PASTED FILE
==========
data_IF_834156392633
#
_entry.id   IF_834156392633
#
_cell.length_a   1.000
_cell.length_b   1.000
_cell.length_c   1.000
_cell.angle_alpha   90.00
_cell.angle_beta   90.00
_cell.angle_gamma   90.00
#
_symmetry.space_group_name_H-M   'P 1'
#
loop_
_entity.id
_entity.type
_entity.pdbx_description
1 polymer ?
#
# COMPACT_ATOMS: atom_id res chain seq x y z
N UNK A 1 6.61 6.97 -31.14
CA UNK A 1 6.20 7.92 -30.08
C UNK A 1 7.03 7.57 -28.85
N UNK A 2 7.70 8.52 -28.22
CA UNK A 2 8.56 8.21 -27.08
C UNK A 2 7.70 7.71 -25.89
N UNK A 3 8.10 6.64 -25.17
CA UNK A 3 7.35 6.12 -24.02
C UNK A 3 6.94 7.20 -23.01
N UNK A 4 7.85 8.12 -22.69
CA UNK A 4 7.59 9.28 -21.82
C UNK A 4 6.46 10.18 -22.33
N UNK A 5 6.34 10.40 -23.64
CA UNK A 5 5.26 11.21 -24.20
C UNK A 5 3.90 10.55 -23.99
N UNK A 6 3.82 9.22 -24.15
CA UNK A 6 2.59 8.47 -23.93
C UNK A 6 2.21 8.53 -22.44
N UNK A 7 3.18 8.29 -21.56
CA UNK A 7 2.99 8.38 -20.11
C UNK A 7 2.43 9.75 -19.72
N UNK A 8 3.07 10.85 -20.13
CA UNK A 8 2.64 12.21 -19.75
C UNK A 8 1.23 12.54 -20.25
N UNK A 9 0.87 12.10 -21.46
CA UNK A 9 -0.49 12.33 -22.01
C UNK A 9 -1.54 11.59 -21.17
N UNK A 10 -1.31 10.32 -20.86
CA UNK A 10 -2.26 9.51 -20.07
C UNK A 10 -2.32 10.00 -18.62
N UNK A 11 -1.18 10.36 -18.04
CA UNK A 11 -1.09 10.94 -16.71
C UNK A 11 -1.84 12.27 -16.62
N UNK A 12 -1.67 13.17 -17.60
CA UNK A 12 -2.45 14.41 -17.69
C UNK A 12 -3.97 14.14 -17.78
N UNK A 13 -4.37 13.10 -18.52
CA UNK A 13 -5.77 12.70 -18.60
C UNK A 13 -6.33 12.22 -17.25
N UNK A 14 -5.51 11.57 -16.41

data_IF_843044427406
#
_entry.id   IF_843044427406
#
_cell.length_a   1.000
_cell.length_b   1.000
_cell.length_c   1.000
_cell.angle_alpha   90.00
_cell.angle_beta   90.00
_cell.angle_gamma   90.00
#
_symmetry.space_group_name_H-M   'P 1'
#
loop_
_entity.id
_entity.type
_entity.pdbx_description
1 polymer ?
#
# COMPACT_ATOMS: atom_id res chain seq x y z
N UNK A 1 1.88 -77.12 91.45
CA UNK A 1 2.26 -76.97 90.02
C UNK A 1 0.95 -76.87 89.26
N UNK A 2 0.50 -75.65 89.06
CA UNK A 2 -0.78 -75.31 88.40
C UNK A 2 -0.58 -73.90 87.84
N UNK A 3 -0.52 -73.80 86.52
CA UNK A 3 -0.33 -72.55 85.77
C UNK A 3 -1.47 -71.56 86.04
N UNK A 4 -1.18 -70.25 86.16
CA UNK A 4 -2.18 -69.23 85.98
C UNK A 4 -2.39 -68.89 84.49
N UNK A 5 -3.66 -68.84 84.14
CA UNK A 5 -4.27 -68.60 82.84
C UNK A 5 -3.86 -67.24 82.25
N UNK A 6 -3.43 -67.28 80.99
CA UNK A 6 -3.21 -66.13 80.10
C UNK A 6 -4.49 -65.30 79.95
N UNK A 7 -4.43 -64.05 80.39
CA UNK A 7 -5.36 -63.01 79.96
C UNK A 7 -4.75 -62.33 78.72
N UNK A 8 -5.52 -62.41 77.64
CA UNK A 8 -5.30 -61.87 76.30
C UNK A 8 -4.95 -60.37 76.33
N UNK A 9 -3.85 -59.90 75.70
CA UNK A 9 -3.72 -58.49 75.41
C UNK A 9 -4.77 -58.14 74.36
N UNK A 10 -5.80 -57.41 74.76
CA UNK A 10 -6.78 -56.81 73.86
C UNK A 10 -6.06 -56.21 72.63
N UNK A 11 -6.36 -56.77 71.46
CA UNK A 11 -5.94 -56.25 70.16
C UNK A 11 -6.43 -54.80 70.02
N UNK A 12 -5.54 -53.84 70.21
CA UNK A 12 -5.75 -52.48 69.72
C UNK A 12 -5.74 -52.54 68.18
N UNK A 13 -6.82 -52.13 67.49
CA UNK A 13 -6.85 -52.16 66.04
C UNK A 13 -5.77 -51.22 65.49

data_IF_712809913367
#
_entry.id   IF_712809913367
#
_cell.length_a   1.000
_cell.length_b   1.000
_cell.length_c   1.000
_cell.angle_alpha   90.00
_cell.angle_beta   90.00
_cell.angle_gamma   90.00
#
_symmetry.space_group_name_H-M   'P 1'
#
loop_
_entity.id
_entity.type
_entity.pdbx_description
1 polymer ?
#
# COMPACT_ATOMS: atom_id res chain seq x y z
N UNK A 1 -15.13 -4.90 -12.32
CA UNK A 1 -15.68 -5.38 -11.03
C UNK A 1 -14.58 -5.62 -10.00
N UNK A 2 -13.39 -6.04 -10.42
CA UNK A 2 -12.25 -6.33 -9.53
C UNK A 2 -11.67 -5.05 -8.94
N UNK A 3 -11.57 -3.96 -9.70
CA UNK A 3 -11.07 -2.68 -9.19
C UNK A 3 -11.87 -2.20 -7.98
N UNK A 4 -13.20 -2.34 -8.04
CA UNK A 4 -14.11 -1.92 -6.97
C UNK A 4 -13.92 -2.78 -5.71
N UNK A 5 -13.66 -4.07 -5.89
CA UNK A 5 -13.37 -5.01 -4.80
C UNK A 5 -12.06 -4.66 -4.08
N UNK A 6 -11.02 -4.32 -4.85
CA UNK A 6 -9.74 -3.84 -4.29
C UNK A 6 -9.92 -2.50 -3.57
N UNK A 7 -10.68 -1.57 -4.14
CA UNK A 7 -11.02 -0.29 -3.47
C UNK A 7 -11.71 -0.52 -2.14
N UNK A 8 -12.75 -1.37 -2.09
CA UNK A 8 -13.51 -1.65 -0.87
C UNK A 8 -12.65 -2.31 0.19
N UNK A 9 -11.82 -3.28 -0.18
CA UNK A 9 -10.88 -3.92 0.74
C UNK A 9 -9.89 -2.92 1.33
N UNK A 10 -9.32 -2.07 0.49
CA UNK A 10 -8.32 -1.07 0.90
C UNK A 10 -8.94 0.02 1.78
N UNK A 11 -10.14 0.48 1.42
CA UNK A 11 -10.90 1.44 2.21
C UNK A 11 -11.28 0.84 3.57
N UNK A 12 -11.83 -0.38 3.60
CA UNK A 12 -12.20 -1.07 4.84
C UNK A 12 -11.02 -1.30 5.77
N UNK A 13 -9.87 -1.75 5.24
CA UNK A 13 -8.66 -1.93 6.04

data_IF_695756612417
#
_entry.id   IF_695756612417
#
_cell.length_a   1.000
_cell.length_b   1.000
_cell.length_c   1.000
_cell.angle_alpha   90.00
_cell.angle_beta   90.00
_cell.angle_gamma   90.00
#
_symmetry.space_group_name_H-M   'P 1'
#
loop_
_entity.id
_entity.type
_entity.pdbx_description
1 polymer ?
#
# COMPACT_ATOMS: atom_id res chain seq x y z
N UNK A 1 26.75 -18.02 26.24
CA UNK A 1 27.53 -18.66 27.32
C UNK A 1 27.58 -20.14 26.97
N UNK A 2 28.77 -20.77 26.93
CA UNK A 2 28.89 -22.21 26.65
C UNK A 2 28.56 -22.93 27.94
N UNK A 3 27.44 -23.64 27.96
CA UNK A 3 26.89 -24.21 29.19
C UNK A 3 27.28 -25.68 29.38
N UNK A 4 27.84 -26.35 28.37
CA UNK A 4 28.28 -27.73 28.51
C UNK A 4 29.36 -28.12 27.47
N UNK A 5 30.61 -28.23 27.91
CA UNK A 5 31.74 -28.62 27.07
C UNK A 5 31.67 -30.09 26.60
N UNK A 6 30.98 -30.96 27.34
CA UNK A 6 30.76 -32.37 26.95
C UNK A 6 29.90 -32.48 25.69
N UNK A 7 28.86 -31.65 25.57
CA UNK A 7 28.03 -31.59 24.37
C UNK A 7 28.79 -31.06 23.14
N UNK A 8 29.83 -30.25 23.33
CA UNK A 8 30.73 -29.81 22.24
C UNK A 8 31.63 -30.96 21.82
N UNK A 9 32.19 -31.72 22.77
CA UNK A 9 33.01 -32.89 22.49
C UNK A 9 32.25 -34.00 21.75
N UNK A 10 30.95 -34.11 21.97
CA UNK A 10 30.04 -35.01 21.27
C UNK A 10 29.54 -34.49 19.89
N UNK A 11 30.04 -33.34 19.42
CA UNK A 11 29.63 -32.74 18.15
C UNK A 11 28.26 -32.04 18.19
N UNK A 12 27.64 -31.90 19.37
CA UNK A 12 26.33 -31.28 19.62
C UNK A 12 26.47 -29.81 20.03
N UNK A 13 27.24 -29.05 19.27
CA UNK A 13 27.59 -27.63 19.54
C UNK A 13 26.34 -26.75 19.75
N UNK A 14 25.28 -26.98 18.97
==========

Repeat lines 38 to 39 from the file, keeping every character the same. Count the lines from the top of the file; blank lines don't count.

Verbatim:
C UNK A 6 2.21 8.53 -22.44
N UNK A 7 3.18 8.29 -21.56